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The Mayan Society

Group 2 February 23, 2007

Eastern third(3rd) of Mesoamerica (Mexico, Guatemala, Belize, Honduras, El Salvador); Yucatan Peninsula Topography:
volcanic mountains-comprised highlands in south to lowlands (porous limestone shelf) in central and northern regions

Geography Cont. - Lowlands

Southern Lowlands Covered by a rainforest about 150 ft. Contained: scattered savannas and swamps, or bajos
Northern Lowlands Also comprised of forests much drier, mainly grew small thorny trees

Geography Cont. Highlands vs. Lowlands

Climate: Much cooler and drier; fertile soil Volcanic Highlands: Source of obsidian, jade, and other precious metals used to develop a trade Subject to tsunamis, volcanoes, and earthquakes

Produced crops used for their own personal consumption (ex. Maize) Played an important role in transportation route
Rivers (Usumacinta and Grijalva) created from the 160 in. of rainfall per year were vital to civilization as a form of transportation for both people and materials.

Dry Season
February May Characterized by intensely hot and uncomfortable air Fields had recently been cut and had to be burned in accordance with their slash and burn for of agriculture

Geography Cont. The Rivers

Series of rivers originate in the mountains and flows towards the Pacific Ocean and Gulf of Mexico. Serve as passageways for canoes to travel from city to city In the Classic Period: Rivers provided water for human consumption and access to trade routes Northern Yucatan lowlands

Geography Cont. The Rain Forest

Covers the majority of Mesoamerica Provides warmth, sunlight and water producing a variety of plants Soil: thin and poor
For survival, plants develop highly efficient root systems that absorb nutrients from dead plants

Lowlands stretches from northwestern Honduras through the Peten region of Guatemala and into Belize and the Chiapas

Geography Cont. The Soil

Best soils found in southern highland valleys where volcanic eruptions have enriched the earth Spring-like climate and fertile valleys have made southern highlands a popular place to settle, despite volcanic threats

Geography (end)
The geographical dispersion of the Mayan peoples across the region resulted in the evolution of numerous languages which are related but distinctive and prevent different Maya groups today from understanding each other Because of the damp climate, the Mayans were unable to store their crops from year to year.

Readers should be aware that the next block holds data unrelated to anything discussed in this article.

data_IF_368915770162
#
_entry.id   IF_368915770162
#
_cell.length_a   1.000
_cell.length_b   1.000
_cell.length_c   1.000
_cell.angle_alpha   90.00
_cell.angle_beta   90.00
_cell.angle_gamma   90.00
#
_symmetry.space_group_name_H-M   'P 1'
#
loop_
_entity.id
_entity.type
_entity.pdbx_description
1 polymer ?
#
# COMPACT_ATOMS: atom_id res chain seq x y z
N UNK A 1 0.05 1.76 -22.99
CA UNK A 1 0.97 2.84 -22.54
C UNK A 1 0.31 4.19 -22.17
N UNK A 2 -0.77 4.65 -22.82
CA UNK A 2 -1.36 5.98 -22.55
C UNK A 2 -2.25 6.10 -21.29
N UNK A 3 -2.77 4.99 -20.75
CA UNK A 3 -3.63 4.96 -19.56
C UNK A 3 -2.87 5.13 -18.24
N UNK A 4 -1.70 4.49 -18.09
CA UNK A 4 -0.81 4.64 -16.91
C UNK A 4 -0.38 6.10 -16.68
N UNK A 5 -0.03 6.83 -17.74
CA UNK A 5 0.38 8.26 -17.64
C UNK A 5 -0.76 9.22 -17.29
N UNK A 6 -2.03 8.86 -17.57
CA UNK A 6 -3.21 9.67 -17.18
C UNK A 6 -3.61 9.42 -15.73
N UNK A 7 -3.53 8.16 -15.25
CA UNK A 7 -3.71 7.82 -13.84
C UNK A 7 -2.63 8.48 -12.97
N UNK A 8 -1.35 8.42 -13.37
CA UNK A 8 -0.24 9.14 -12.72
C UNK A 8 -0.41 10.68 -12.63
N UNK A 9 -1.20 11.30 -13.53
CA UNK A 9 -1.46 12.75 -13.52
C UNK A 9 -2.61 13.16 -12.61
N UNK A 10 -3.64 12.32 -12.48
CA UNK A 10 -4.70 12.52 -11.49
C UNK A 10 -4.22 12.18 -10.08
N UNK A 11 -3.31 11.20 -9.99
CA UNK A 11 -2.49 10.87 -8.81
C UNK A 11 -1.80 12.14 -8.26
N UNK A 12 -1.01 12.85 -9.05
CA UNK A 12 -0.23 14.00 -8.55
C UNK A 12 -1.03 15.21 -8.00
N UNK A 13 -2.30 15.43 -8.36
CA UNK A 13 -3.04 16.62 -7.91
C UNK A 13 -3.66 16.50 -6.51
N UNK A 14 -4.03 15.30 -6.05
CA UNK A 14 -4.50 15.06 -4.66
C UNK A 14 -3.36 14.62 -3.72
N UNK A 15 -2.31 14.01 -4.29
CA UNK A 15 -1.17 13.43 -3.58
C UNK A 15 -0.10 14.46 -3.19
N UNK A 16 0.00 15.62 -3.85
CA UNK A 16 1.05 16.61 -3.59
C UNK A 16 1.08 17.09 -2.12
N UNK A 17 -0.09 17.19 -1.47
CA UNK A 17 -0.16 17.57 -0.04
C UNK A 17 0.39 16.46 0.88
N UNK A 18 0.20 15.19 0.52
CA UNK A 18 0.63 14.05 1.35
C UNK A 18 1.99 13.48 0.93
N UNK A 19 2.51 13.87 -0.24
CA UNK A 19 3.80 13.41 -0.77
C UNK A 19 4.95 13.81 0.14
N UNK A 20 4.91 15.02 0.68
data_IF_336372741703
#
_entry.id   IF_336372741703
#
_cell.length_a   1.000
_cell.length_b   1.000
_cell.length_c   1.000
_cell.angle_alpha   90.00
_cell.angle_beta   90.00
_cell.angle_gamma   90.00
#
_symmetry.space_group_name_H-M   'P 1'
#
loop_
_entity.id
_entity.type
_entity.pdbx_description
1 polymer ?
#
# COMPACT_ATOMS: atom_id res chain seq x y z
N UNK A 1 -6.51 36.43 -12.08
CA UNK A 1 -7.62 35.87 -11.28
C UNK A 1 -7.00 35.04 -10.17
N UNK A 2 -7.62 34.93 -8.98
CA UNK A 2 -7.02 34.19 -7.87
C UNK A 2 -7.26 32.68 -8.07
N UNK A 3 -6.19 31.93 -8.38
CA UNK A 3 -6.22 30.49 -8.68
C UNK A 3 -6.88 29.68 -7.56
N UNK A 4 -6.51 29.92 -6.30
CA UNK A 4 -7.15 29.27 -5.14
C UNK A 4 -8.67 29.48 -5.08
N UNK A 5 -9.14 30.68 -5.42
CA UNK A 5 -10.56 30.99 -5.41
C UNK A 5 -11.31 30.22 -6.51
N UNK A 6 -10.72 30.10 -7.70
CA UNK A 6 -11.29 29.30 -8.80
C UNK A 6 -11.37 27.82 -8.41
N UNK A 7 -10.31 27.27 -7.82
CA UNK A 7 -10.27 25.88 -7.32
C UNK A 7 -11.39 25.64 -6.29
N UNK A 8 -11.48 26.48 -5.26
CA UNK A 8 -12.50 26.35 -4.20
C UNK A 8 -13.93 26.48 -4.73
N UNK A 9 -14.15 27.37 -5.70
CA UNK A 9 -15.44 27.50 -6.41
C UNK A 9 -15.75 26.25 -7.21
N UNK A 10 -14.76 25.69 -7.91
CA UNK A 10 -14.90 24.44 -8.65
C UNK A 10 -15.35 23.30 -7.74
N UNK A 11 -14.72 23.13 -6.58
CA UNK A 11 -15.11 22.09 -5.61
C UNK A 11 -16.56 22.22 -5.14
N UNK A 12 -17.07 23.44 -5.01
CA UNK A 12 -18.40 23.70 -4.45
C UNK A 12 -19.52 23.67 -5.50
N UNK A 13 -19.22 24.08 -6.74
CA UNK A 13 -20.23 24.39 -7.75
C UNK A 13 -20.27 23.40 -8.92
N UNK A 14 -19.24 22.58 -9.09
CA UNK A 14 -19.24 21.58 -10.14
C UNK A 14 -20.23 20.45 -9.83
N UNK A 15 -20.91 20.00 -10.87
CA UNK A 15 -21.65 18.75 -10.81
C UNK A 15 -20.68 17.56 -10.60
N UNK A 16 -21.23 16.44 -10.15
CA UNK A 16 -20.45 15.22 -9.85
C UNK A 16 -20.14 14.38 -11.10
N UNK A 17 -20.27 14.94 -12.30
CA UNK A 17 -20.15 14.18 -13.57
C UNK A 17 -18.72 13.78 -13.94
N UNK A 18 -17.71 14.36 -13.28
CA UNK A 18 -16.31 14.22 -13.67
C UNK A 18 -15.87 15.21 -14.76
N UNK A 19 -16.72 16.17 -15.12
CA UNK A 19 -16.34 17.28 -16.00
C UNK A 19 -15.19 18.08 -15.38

Mayan History Classical Period

Advancement of the society Society became more complex Lowlands were true cities

Mayan History Cont. Classical Period

Sophisticated method of food production Pollen records show crops that were cultivated

Mayan Agriculture
Permanent raised fields Terracing Forest Gardens Managed Fallows Shifting Cultivation Wild Harvesting

Mayan Agriculture Cont.

Mayans use slash and burn method to clear land for farming Main food source is from farming: Mayans plant corn (maize), cacao, maguey, bananas, squash, beans, and cotton for weaving. Used bees for honey and wax; made fermented drinks from corn, maguey and honey. Meat was rarely eaten because it is expensive and/or hard to find.
Dogs and turkeys were the main animals kept as pets and/or food.

Mayan Agriculture Cont.

Underground caves called cenotes (se-NO-tes) were a vital supply of water. Mayans learned to build underground reservoirs (chultuns) to store rainwater in places where there were no natural cenotes. Mayans used this technique on the tropical rainforests where there was not enough ground water.

Maya Religion Maya Cosmology

Horizontal Space Quincunx-quandrant with Worldtree
in center

Vertical Space World Tree

Upperworld 13 levels Middleworld where human Underworld 9 levels, mirror image of worlds above

Cosmology reflected in homes Mountains and Caves

Replicated in cities

Mayan Religion Fluidity of Gods

Several names for each god, like Hindu gods
Changes over time as new areas incorporated Political events influence religion

Nagulism and Animism

Mayan Religion- Bloodletting and Sacrifice

Tit for tat gods need blood Blood as metaphor for control Blood and pain bring vision serpent Blood as portal deeper reality Sacrifice of human life

Mayan Religion
Mayan religion had many gods. The gods were not seen as completely good or evil. They changed based on what desirable at that point in time.

Mayan Religion Cont.

Mayans believed in three major planes: the Sky, the Underworld, and the Earth. Heaven is composed of 13 layers; various dieties live there Much of the Mayan religion is based on cycles. For example, when to plant crops and when to call for rain.

Mayan Religion Cont.

The underworld, Xibalba, is composed 9 layers. There are gods for each layer of the Heavens and the underworld.